The officers and men of my command deserve great praise for the coolness they displayed and their general good conduct. No straggling or vandalism took place, no man being allowed to leave the column without permission from his commanding officer.
Very respectfully, your most obedient servant,
A. J. HOLAHAN,
Major Nineteenth Pennsylvania Cavalry.
Lieutenant A. VEZIN,
Acting Assistant Adjutant-General.
Numbers 46. Report of Lieutenant Colonel William P. Hepburn, Second Iowa Cavalry, commanding Second Brigade, of operations February 11-26.
HEADQUARTERS SECOND BRIGADE, CAVALRY DIVISION,
Germantown, Tenn., March 15, 1864.
CAPTAIN: I have the honor to submit the following as a brief report of the action of the Second Brigade, Cavalry Division, Sixteenth Army Corps, in the late expedition into Mississippi:*
In accordance to orders from the general commanding the Cavalry Division, Sixteenth Army Corps, I marched the Second Brigade, composed of the Second Iowa Cavalry, Major Coon commanding; Sixth Illinois Cavalry, Lieutenant-Colonel Starr, commanding; Seventh Illinois Cavalry, Lieutenant-Colonel Trafton, commanding; Ninth Illinois Cavalry, Lieutenant-Colonel Burgh commanding; Company K, First Illinois Light Artillery, Lieutenant Curtis commanding, and two companies of the pioneer corps, in all 2,900 strong, at 3 o'clock on the morning of the 11th of February, and effected a crossing of the Coldwater at Miller's Ford and Doty's Mill by 3 o'clock of the afternoon. The whole command bivouacked that night 8 miles southeasterly from Byhalia.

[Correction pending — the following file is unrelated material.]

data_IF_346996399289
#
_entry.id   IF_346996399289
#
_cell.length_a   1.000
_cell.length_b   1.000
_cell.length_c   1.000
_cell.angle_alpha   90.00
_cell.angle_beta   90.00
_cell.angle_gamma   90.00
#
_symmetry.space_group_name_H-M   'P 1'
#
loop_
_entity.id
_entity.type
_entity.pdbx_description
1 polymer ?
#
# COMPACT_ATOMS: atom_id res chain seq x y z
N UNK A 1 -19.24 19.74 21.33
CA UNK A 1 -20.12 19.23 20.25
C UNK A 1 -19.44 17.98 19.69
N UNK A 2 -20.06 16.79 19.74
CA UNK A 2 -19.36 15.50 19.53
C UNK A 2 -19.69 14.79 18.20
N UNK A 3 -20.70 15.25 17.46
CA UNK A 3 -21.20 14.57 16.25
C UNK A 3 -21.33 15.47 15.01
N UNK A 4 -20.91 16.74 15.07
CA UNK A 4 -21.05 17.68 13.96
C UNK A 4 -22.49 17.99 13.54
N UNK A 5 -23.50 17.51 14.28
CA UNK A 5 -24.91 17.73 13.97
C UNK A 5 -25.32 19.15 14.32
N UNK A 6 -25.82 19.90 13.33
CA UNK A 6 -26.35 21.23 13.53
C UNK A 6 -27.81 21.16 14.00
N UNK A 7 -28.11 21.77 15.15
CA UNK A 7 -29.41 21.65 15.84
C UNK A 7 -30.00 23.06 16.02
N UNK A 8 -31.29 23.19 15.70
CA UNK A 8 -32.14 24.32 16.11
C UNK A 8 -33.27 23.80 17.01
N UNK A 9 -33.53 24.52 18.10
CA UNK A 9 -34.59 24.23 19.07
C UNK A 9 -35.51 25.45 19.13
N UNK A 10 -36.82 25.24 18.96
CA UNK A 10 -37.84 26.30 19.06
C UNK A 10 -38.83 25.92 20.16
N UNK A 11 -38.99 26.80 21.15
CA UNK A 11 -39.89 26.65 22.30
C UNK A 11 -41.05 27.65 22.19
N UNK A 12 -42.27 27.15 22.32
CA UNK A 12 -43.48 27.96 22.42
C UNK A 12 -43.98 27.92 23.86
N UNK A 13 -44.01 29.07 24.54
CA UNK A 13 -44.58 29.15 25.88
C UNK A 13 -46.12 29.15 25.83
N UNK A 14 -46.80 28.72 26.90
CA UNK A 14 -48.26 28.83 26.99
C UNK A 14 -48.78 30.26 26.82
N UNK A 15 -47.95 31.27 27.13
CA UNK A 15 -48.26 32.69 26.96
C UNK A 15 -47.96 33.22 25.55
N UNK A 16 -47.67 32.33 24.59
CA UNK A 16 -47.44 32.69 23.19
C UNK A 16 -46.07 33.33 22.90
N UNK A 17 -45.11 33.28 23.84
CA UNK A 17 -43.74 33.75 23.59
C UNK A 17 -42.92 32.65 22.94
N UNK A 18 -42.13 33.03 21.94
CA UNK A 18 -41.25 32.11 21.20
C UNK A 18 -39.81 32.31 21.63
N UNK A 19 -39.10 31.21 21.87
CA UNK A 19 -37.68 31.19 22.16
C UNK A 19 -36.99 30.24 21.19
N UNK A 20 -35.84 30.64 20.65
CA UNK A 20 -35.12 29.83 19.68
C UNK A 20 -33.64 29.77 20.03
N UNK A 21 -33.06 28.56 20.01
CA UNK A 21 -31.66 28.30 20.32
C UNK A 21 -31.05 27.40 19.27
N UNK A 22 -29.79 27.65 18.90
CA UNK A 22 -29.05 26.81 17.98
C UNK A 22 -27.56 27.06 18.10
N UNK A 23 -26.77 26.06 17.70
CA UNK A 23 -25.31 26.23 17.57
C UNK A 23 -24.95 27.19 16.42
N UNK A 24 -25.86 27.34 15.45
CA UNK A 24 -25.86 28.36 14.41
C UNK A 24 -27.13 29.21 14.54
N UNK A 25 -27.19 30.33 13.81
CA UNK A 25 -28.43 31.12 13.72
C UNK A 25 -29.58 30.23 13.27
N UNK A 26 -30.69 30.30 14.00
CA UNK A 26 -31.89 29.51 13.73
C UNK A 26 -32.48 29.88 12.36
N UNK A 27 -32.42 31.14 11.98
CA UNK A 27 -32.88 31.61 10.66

At an early hour the next day the march was resumed, and continued without incident until a point 2 miles east of Waterford was reached, when, at 8 p.m., the brigade went into camp. Four companies of the Second Iowa Cavalry, under command of Captain Horton, were sent in the direction of Wyatt to communicate with Colonel McMillen.
On the morning of the 13th the march was resumed. One battalion of the Ninth Illinois Cavalry, under command of Major Bishop, was sent to the railroad crossing, in the direction of Abbeville, to make a feint of crossing the Tallahatchie, and one battalion of the Seventh Illinois Cavalry, commanded by Captain Webster, was sent to form a junction with Captain Horton. At 3 p.m. the brigade crossed the Tippah, at Callahan's Mills, on a bridge built by the pioneer corps, under the direction of Lieutenant-Colonel Starr, and encamped in the vicinity of Potts' house.
The march was resumed at daylight, and the Tallahatchie crossed about 2 p.m. The brigade encamped for the night and during the next day 5 miles south of New Albany.
On the 16th, the command marched 4 miles, encamping at Johnson's plantation, 9 miles south of New Albany.
On the night of the 17th, encamped 9 miles south of Pontotoc.
* Lieutenant-Colonel Hepburn assumed command of the brigade February 7.